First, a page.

Seduced by the roaring twenties of Paris’ Montparnasse, Foujita found himself intoxicated by the excesses of the arts scene. He surrounded himself with poets, artists and intellectuals alike, the latter of whom marvelled at his flamboyance and virtuosic artistry, so much so that art critic Fritz-René Vanderpyl knighted him, ‘Foujita, the lucky Japanese artist who was able to take from the Europeans a colourful and moral vision with which he widens the eastern vision,’ (quoted in Petit Parisien, October 1920, n.p.)
At a time of cross-cultural exchange, Foujita brought boundless Eastern colour to the Parisian School by underpinning his work with a Japanese sense of refinement, evident through the intricate details of his paintings. In turn, Foujita influenced a new wave of admiration for Japanese culture, as the West became fascinated by a country, which for centuries had been isolated from the world. Delicate yet uncommonly strong, Foujita’s sinuous lines, brilliantly typified in Mes Vices, are reminiscent of the traditional Japanese sumi-e (ink brush painting). Mixing watercolour with ink, his interpretation of his prodigal ventures are freely articulated through exquisite strokes, successfully executed through the employment of Japanese materials such as menso (fine brushes). In the artist’s own words, this marriage of Eastern style with Western taste bore a ‘cosmopolitan person with two homelands […] In France, I behave like a Japanese person; I want to live that way in the whole world, that is to say, live in Japan like a cosmopolitan’ (quoted in Sylvie Buisson, ‘Life and work of Tsuguharu-Leonard Foujita’ in Foujita, Entre oriente y occidente (exhibition catalogue), Centro Cultural Bancaja, Valencia & Museu Diocesà de Barcelona, Barcelona, 2005, p. 36).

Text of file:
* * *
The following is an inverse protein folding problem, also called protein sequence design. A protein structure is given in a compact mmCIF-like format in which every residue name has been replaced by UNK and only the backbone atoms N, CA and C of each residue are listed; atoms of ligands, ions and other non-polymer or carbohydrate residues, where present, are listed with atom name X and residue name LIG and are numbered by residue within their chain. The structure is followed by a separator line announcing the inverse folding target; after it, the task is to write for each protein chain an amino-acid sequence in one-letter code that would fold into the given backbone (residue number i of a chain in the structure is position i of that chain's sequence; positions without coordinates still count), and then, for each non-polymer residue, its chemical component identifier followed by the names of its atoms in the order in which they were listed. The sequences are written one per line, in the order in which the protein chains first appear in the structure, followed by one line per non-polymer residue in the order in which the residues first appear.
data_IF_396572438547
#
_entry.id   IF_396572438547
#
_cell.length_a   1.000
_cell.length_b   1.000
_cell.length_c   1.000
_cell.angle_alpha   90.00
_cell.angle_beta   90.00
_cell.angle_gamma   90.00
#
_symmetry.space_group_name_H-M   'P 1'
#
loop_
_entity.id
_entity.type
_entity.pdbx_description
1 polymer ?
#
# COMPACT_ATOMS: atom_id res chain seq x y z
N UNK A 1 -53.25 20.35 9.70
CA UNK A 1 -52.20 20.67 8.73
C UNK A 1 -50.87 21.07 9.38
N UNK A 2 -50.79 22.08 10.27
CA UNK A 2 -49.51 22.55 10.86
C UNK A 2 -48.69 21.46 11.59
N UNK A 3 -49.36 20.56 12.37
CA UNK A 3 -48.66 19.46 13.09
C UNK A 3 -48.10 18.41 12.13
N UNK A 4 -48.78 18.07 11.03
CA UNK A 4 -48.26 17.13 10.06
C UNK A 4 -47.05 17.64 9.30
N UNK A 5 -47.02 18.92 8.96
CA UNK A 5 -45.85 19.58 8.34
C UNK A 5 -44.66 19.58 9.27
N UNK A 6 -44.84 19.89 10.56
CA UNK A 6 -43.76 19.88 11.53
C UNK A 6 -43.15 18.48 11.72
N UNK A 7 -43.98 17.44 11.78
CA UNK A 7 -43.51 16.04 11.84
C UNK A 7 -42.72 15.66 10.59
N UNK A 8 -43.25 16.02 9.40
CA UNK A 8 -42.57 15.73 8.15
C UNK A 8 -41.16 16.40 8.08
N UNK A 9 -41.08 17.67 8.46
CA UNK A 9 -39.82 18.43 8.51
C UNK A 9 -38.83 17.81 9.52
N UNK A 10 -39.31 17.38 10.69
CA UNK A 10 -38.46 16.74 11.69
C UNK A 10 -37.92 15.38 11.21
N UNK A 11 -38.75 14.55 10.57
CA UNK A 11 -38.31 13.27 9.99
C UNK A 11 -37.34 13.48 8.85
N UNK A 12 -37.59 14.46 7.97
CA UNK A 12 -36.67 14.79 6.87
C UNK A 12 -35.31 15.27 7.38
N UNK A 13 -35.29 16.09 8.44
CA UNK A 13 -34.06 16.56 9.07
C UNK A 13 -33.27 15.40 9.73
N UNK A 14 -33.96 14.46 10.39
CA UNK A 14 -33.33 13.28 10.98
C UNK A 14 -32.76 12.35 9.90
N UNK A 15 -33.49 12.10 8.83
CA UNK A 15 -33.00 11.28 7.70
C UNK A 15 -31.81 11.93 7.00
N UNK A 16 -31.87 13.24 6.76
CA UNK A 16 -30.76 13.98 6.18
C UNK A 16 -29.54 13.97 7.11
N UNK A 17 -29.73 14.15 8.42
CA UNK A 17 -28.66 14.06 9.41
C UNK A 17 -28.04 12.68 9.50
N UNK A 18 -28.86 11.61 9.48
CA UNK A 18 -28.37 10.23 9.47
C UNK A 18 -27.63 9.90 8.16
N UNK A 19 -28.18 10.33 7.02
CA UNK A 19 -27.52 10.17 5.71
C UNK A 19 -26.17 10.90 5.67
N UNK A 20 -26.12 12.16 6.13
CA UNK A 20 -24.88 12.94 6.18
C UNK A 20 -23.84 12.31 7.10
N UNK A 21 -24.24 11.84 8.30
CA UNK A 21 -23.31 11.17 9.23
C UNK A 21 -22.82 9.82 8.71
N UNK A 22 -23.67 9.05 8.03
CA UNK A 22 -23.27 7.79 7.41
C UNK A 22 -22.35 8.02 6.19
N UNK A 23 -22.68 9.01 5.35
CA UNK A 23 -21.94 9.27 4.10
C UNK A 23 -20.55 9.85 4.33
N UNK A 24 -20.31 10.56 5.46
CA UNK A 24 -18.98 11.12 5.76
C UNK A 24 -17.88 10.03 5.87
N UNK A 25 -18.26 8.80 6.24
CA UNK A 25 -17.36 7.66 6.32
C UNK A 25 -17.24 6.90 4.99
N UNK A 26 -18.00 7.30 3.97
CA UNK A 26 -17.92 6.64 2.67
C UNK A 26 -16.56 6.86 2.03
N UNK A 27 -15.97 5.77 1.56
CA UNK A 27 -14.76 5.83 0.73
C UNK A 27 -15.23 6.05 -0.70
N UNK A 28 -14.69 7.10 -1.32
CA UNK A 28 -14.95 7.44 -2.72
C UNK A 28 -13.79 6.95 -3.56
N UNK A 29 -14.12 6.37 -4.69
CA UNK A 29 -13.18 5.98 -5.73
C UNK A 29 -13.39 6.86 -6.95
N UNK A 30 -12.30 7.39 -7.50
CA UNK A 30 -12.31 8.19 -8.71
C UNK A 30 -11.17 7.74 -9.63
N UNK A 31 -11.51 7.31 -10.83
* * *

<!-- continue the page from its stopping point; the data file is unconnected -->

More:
Pouring his wisdom and experience into his painting, the present work illustrates the introspective aspect of Foujita’s œuvre. In an iconic self-propaganda, he portrays himself in such absurdity, that the message of the work itself appears paradoxical: are his excesses to be praised or condemned? A fitting question at a time when the artist’s overindulgence had entangled him in a web of financial debt and insecurity. It was after all in 1928, at the time of the present work’s execution, that the French government demanded a hefty tax sum from Foujita, crippling his finances such that he saw no further option than to return to Japan, hoping to exhibit his works and make a fortune.
A cautionary tale or the adventures of a flâneur? The message of Mes Vices is far from one-dimensional, still it elucidates Foujita’s free-spiritedness, one which he wished to impart to his friends. Indeed, the present folio boasts a colourful provenance. It was gifted to his friend Chilean illustrator and caricaturist Oscar Fabrès on his 34th birthday, who like Foujita, was part of the artistic crowd that often frequented the Montparnasse scene. Later, the work passed through the hands of Paul Pétridès, the famous Parisian tailor who would become an esteemed art collector and art dealer.
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